Kikutstua is a major meeting point in Nordmarka. This area was the
training ground for skiers like Fridtjof Nansen and Roald Amundsen, and
the teenaged Herman Smith-Johannsen (Jackrabbit) often skied here in the
1890's. Today Skiforeningen operates a restaurant here. This day it is
packed, hundreds of skis are parked around the courtyard. Inside it is
warm and steamy. I bought some waffles (vaffler) and solbaer toddy (hot
black currant drink).

   In this context "stua" or "stuga"  means "cottage"; it can also mean
the room in the cottage where skiers sit around the fireplace (peis).
"Hytte" (eg. Kobberhaughytta) also means "cottage" or "hut" but many
hytte are much more fancy that what we think of as huts.

   When I go back outside, the snow has stopped and there are some
beautiful views crossing Bjørnsjøen (Bear Lake). There are numerous 
choices of trails now, I choose a direct route towards Kobberhaughytta.
There is a big climb to about 450m. The high point is Appelsinhaugen,
where most of Norway's orange crop is grown :-)
 -- Only joking!! The story I heard was that, on sunny days, hundreds of
skiers stop here to eat their oranges (appelsin). An orange, a Kvikk
Lunsj (Norwegian version of Power Bar) and a thermos of hot cocoa or
solbaer are obligatory items in a skier's rucksack.

   After Kobberhaughytta I chose an ungroomed trail towards Blankvann.
There is a good track and I meet a surprising number of skiers. On weekends
in Nordmarka, one rarely needs to break trail on ungroomed trails!
I find the sign I was looking for - "Sykkel Trille Sti" ie. bicycle
rolling path. In July 1996, I took this shortcut, rolling my bike,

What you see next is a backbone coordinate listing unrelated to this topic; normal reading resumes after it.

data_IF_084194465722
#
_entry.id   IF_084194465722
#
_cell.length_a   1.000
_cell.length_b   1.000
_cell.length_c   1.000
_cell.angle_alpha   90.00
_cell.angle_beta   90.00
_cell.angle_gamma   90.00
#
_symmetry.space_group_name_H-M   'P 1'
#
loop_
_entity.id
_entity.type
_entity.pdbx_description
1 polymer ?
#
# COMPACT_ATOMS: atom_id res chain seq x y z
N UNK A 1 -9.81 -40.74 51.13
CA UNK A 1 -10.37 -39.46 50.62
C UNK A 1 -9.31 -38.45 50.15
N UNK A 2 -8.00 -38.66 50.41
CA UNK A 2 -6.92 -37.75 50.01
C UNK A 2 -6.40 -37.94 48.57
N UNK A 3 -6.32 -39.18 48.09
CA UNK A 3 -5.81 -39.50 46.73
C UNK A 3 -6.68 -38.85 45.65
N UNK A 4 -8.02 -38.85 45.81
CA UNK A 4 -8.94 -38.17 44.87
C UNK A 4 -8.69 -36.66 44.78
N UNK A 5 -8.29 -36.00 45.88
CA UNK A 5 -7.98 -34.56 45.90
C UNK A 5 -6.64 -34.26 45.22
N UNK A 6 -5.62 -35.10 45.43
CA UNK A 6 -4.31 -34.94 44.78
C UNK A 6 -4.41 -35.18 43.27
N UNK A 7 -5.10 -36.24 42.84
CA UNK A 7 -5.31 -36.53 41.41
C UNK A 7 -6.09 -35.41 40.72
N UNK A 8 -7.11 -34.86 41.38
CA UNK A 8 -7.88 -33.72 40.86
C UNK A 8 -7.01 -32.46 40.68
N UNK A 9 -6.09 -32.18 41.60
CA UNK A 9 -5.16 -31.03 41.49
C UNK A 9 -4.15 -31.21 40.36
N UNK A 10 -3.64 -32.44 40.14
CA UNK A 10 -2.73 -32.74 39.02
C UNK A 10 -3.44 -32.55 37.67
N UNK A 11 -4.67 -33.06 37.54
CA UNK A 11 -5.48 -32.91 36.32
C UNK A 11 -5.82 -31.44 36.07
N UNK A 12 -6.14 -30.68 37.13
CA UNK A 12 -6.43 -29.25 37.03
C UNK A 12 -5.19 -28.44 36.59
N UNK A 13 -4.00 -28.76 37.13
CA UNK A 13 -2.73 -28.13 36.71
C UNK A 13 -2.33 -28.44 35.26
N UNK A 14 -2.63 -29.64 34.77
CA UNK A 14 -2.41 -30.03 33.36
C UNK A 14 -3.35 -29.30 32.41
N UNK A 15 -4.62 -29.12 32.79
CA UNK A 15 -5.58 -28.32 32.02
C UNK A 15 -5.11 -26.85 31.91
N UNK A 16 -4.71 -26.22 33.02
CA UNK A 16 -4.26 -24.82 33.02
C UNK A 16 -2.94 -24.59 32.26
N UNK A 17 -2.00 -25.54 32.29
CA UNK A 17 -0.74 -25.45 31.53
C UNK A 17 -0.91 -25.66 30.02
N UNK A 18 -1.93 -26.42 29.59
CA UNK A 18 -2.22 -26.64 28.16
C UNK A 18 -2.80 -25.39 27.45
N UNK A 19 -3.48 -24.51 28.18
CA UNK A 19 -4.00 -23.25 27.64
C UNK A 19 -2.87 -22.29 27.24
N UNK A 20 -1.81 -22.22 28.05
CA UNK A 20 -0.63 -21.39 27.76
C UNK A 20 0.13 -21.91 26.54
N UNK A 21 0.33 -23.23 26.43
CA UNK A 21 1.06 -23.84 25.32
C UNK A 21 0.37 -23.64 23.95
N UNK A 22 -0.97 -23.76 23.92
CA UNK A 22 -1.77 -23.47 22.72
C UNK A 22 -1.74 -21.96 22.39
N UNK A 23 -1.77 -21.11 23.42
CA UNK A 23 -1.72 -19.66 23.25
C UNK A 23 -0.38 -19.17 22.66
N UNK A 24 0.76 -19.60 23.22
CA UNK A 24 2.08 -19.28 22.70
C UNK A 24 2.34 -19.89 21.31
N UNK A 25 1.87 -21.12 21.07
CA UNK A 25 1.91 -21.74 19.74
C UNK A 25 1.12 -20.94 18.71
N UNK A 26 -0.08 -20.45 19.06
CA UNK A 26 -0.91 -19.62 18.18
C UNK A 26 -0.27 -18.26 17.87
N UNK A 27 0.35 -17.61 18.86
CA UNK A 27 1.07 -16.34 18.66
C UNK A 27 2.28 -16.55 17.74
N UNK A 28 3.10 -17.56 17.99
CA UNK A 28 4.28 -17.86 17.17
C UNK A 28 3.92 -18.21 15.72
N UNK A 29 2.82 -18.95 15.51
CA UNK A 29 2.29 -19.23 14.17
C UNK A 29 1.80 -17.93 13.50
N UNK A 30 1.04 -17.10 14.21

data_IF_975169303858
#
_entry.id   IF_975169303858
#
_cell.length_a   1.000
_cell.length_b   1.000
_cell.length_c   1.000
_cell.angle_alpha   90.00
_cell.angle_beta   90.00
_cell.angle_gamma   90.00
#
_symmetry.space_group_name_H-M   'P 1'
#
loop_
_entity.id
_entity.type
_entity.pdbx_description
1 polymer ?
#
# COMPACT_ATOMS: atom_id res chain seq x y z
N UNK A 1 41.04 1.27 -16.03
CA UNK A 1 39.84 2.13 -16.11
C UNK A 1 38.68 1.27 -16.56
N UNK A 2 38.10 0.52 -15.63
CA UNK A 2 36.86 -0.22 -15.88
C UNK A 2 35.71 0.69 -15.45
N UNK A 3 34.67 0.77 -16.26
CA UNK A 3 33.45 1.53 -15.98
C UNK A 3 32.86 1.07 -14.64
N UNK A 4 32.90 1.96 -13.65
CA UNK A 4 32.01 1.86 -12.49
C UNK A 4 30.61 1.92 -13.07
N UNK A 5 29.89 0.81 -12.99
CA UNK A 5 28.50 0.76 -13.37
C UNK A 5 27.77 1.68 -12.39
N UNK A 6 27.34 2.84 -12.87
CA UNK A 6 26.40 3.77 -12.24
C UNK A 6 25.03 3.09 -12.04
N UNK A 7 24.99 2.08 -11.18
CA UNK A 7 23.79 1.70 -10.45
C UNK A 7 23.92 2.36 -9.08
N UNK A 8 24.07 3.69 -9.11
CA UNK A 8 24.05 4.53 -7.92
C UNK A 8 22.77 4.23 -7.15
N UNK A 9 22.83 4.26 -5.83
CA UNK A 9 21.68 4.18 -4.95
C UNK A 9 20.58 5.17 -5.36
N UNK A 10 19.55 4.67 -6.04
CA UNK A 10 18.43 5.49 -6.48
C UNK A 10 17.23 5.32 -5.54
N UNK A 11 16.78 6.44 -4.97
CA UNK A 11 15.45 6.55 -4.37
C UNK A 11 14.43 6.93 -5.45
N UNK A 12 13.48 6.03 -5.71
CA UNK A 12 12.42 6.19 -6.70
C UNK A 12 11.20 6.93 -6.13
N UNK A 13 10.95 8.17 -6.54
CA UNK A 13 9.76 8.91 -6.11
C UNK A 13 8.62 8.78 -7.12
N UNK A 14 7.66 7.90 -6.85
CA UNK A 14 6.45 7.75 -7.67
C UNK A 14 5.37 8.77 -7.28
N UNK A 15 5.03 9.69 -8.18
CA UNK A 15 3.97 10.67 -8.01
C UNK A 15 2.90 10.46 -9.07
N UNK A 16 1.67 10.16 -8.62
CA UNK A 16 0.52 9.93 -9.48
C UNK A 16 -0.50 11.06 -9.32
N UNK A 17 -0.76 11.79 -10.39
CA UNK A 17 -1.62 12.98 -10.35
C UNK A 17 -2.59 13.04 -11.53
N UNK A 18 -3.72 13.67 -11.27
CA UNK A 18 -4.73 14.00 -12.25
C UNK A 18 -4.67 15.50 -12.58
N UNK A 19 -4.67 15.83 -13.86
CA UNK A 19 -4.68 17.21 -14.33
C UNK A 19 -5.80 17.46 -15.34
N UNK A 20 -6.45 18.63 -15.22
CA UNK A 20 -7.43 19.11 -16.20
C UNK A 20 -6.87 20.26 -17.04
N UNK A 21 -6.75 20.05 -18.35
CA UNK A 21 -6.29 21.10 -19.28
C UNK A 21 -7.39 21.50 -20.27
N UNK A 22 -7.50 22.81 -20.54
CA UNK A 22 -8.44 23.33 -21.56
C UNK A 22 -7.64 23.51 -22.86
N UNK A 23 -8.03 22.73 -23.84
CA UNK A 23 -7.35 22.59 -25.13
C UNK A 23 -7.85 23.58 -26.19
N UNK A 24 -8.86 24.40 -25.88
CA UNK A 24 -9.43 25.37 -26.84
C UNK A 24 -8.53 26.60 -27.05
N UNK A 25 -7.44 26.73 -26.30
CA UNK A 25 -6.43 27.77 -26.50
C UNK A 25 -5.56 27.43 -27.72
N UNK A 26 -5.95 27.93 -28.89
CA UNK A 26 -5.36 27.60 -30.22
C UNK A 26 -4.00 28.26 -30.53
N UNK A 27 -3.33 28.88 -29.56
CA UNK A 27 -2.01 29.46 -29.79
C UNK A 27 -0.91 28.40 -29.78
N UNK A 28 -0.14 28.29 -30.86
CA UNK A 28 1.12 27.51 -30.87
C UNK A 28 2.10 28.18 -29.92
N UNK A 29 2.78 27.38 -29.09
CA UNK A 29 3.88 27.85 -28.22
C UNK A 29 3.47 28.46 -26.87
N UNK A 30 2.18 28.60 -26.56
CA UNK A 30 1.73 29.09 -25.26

between Studenthytta and Blankvannsbråtan. Then I saw some expert mountain
bikers actually riding over the big boulders. But now about 100 cm of
snow covers the boulders and it is much easier skiing than it was walking
my bike.

  After I cross lake Blankvann it starts to snow again, but soon
it changes to light rain and freezing rain, the tracks become glazed,
and my skis loose their grip. I tried re-wax with  violet extra, but
wax will not stick to wet, cold skis.

   I stopped at Ullevålseter for a second lunch, and managed to spread a
little wax. It is mostly downhill from here anyways. At  Åklungen I ski
across the lake (ungroomed) rather on the parallel main trail, in order
to avoid a few climbs. I don't have to break trail there either. Back
on the main trail it is a easy fast downhill to Sognsvann. I can ski
right up to the subway train platform.

    I estimate I skied about 35 or 40 km. The Holmenkoll Marsj is
42 km, but I'm not sure of its route past Kikutstua.

   Nordmarka is big - over 1000 sq km, and it would take years to
explore all the trails there. I could have easily spent my whole 3 weeks
in the area, but I want to see some areas further north- maybe it will
be a little colder and drier further inland too. At least I've had a
taste of Oslomarka. Skiing has been good, but it will get even better in
the days to come.

  coming next: Gjøvik 

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David Dermott , Wolfville Ridge, Nova Scotia, Canada